It is important to account for your long-term care insurance when making your retirement plans to ensure you are financially well protected in case of an unexpected illness or disability. If you don’t account for your long-term care insurance when planning your retirement savings, you will inadvertently have to dip into your savings to fund your medical expenses.
In fact, with the rising costs of medical care and assistance, it becomes all the more important to have your long-term care insurance in place to secure your life after retirement! If you are considering investing in a LTCi, you must also ascertain which source of income you will be using to pay your LTCi premiums. There are a number of ways to fund a long-term care plan, these include; monthly payments, annual payments, a single lump sum payment or a combination of lump sum payment. Not just that, you also have the option of making your premium payments through other financial assets and accounts, apart from your regular income. For instance, you can fund your LTC with your IRA, acquired annuities or even by creating a special savings account. Here is a comprehensive list of payment avenues you can leverage to make your LTCi premium payments:
The most obvious option when it comes to LTCi premium payments is your personal income. You can choose between the traditional and hybrid plans and either choose to make monthly payments or annual payments, depending on your personal financial flexibility. Many LTCis also provide the option of making semi-annual or quarterly payments along with the option of allowing the premium amount to be automatically deducted from your bank account.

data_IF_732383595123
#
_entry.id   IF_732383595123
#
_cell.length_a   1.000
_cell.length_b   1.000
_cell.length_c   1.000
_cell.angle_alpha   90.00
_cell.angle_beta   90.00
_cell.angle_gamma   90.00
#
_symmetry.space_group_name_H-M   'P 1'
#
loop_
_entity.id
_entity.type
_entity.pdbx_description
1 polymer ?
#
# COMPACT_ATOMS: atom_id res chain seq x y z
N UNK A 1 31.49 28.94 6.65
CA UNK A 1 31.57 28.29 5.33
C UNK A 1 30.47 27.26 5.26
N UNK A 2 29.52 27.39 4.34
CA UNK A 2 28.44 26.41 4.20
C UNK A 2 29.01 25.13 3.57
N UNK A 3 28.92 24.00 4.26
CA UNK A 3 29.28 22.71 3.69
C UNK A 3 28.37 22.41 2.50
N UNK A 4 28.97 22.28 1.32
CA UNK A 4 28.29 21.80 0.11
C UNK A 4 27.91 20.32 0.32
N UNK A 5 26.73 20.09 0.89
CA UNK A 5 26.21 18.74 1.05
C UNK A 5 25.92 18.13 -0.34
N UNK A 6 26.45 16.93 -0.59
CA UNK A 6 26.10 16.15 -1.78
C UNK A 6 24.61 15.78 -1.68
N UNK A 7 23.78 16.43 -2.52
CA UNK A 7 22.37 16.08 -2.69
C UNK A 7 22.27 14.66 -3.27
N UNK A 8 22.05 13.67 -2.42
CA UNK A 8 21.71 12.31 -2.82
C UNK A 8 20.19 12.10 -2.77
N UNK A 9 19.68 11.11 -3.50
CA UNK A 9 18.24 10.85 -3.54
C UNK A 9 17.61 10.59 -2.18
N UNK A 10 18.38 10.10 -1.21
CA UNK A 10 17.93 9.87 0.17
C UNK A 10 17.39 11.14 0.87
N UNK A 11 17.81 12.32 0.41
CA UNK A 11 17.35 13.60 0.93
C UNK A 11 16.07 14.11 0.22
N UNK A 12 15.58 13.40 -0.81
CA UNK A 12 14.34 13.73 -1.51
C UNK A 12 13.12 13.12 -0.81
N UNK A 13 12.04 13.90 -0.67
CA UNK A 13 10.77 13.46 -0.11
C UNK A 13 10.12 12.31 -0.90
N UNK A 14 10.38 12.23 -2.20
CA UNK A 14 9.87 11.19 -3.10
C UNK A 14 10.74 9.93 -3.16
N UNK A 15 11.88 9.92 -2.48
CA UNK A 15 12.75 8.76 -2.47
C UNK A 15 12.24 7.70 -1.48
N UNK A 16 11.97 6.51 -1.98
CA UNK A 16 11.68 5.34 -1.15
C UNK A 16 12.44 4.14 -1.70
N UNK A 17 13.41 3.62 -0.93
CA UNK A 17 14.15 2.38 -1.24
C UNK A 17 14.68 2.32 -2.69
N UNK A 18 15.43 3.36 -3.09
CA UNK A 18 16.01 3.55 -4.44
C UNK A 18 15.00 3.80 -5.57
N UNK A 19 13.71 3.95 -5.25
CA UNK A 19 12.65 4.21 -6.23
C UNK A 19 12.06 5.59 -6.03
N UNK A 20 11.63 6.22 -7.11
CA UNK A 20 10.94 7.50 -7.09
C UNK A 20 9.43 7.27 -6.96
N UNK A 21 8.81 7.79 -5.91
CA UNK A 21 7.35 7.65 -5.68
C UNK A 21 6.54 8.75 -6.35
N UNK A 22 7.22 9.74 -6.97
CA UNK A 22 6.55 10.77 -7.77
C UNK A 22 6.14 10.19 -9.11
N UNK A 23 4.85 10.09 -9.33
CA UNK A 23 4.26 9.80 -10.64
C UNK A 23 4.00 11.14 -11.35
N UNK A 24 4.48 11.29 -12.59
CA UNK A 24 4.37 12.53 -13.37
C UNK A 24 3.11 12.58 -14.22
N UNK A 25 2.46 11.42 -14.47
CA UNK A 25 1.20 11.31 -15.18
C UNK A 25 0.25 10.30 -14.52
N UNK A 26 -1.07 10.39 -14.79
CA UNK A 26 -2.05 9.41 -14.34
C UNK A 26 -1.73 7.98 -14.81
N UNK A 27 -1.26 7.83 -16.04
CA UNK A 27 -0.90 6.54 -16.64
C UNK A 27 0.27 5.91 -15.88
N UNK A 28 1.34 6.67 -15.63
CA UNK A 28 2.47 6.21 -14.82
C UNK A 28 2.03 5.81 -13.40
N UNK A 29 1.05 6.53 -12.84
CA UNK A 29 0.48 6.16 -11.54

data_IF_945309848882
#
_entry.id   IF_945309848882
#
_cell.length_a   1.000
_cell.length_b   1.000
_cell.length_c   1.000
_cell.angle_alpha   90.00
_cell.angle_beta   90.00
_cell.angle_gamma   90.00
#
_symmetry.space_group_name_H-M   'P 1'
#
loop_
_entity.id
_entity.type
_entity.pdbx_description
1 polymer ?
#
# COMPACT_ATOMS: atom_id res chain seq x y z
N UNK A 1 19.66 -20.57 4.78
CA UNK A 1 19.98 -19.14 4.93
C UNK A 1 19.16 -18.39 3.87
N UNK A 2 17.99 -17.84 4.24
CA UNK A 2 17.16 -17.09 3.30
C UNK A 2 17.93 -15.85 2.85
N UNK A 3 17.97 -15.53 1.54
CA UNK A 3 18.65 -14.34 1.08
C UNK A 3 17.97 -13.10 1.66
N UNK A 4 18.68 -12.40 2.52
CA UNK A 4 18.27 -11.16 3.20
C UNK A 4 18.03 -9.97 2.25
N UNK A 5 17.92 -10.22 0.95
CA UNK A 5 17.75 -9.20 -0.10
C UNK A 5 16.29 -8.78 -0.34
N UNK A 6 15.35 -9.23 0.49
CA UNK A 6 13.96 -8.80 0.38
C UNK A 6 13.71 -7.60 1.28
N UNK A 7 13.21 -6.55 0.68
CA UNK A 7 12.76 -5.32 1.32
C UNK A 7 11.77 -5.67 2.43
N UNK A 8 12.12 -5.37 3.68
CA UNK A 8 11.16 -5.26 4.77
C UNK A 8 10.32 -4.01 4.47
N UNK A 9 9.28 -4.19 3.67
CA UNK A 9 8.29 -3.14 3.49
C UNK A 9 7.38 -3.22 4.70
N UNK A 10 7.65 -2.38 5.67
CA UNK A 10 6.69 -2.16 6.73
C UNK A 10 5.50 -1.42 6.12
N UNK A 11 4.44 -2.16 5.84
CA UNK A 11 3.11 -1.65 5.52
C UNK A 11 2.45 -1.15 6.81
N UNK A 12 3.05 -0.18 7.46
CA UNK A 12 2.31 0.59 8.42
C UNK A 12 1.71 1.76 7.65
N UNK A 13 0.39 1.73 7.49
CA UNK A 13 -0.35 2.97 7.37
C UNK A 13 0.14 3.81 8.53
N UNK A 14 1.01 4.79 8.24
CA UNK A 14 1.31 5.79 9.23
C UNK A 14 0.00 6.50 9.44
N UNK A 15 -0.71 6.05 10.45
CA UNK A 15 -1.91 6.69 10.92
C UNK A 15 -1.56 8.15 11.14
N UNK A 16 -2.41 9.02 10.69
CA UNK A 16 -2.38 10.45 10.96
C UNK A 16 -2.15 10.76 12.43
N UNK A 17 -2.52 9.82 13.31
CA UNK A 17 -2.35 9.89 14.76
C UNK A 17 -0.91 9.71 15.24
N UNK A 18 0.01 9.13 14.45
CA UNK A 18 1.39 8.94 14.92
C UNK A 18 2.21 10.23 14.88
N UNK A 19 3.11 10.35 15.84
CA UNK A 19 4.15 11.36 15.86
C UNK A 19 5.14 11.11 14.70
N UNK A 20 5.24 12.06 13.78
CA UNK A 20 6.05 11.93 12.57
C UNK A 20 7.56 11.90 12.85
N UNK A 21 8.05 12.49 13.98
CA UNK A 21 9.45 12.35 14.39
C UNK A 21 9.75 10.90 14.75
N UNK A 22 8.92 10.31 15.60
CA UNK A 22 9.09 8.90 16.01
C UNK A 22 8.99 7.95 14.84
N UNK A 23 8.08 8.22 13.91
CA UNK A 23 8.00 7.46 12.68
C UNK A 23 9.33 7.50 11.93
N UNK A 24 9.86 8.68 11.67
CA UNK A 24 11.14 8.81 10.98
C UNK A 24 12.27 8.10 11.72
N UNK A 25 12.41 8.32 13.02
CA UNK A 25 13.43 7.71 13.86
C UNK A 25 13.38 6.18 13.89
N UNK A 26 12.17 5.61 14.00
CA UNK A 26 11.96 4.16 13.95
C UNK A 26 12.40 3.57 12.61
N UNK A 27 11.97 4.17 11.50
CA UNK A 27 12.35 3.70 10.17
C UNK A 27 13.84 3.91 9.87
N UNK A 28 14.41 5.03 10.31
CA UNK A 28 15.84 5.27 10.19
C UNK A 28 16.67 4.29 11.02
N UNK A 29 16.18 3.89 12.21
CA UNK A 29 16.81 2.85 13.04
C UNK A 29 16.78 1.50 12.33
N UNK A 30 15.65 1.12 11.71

If you are opting for traditional or hybrid payment plans, you can also use your personal savings to fund your LTCi. If you have a large amount saved up, you can even go for the single payment asset-based plan and eliminate the need to make recurring payments altogether.
3. Self Directed IRA
If you are above the age of 59½, you also have the option of withdrawing funds from your retirement account to pay your LTCi premiums without a penalty. If you do intend to make your LTCi payments using your IRA, it is best to withdraw a lump sum and select an Asset Based plan to make the most out of your long-term care insurance. By using your IRA to make a lump sum payment, not only are you immediately protected under the LTCi but also receive tax breaks as you can spread the tax bill out for up to 20 years. Funding your LTCi using your self directed IRA is definitely an option worth considering as it is the most profitable option in terms of tax breaks!
Another way to fund an Asset Based LTCi payment plan is by using your existing deferred annuities. Due to the changes to the Pension Protection Act, using your existing deferred annuities is also one of the most preferred ways to fund your insurance premium.
For instance, if you have an existing annuity that was originally purchased for say $20,000 and its current day value is $100,000, you wouldn’t be able to withdraw the money as it would require you to pay tax on the growth of the annuity. Instead, you can simply transfer the annuity into a qualified long-term care plan that provides them with an immediate value of $100,000 completely tax free!
5. Home Equity
While it may seem unorthodox, you can also use your home equity to fund a long-term care plan. By availing a home equity loan, you can borrow a lump sum through a home equity loan to fund an asset based long-term care plan and pay off the loan over several years depending on your financial flexibility.
July 27, 2018 at 7:26 pm
Why not use tax free 1035 Dividends from your Permanent Life Insurance? I have been paying my (and my wife’s) Long Term Care Premiums for years!
The Insurance stays in force, and I have my LongTerm Care Insurance.